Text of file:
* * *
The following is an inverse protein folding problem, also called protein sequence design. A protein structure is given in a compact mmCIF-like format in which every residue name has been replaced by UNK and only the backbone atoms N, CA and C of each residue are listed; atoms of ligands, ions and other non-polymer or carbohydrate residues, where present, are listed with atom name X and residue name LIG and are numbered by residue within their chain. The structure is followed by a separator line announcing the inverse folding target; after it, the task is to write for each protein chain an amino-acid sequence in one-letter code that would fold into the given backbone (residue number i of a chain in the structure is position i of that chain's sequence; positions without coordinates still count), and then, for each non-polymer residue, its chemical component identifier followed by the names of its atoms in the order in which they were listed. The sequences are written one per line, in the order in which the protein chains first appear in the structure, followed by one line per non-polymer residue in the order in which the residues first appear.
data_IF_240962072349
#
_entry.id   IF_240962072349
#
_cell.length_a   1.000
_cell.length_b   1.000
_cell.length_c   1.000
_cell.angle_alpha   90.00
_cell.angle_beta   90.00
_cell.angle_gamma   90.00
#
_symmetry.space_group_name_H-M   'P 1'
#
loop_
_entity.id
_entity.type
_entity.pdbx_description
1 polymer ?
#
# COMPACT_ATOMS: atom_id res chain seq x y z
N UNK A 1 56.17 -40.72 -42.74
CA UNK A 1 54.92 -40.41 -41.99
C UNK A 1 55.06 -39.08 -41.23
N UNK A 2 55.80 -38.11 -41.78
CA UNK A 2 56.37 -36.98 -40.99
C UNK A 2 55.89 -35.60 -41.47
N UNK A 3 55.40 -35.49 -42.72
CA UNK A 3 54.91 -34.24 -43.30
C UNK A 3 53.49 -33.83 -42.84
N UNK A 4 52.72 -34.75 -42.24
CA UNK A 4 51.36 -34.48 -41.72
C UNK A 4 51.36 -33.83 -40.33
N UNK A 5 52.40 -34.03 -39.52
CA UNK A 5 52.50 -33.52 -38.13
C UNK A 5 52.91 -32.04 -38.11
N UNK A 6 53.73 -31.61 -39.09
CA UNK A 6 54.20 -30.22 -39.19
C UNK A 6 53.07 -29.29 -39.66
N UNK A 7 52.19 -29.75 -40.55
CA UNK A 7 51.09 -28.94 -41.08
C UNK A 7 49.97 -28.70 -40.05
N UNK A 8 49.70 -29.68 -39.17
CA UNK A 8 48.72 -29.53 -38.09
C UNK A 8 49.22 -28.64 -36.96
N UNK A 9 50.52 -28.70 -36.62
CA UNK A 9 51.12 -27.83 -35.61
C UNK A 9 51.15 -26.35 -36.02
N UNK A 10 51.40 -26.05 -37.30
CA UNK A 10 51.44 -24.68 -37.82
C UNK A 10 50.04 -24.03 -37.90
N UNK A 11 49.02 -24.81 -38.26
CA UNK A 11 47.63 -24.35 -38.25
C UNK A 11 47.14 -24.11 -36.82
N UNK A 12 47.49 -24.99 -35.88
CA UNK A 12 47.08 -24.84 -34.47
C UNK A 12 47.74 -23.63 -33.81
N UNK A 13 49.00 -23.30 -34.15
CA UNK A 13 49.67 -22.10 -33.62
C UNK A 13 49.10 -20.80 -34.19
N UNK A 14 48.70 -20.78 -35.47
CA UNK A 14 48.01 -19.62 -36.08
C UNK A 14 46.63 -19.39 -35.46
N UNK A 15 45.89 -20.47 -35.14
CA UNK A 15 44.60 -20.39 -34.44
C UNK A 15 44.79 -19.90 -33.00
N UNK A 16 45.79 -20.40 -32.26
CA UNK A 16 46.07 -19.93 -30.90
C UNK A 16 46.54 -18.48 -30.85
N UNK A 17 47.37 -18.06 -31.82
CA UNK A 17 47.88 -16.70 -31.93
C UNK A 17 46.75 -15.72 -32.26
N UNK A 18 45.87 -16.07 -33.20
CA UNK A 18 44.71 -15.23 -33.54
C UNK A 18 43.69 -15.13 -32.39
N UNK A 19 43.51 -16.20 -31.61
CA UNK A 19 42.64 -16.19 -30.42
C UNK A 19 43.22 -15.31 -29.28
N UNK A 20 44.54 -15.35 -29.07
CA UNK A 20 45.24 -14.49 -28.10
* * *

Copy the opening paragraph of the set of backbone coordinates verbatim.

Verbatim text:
The following is an inverse protein folding problem, also called protein sequence design. A protein structure is given in a compact mmCIF-like format in which every residue name has been replaced by UNK and only the backbone atoms N, CA and C of each residue are listed; atoms of ligands, ions and other non-polymer or carbohydrate residues, where present, are listed with atom name X and residue name LIG and are numbered by residue within their chain. The structure is followed by a separator line announcing the inverse folding target; after it, the task is to write for each protein chain an amino-acid sequence in one-letter code that would fold into the given backbone (residue number i of a chain in the structure is position i of that chain's sequence; positions without coordinates still count), and then, for each non-polymer residue, its chemical component identifier followed by the names of its atoms in the order in which they were listed. The sequences are written one per line, in the order in which the protein chains first appear in the structure, followed by one line per non-polymer residue in the order in which the residues first appear.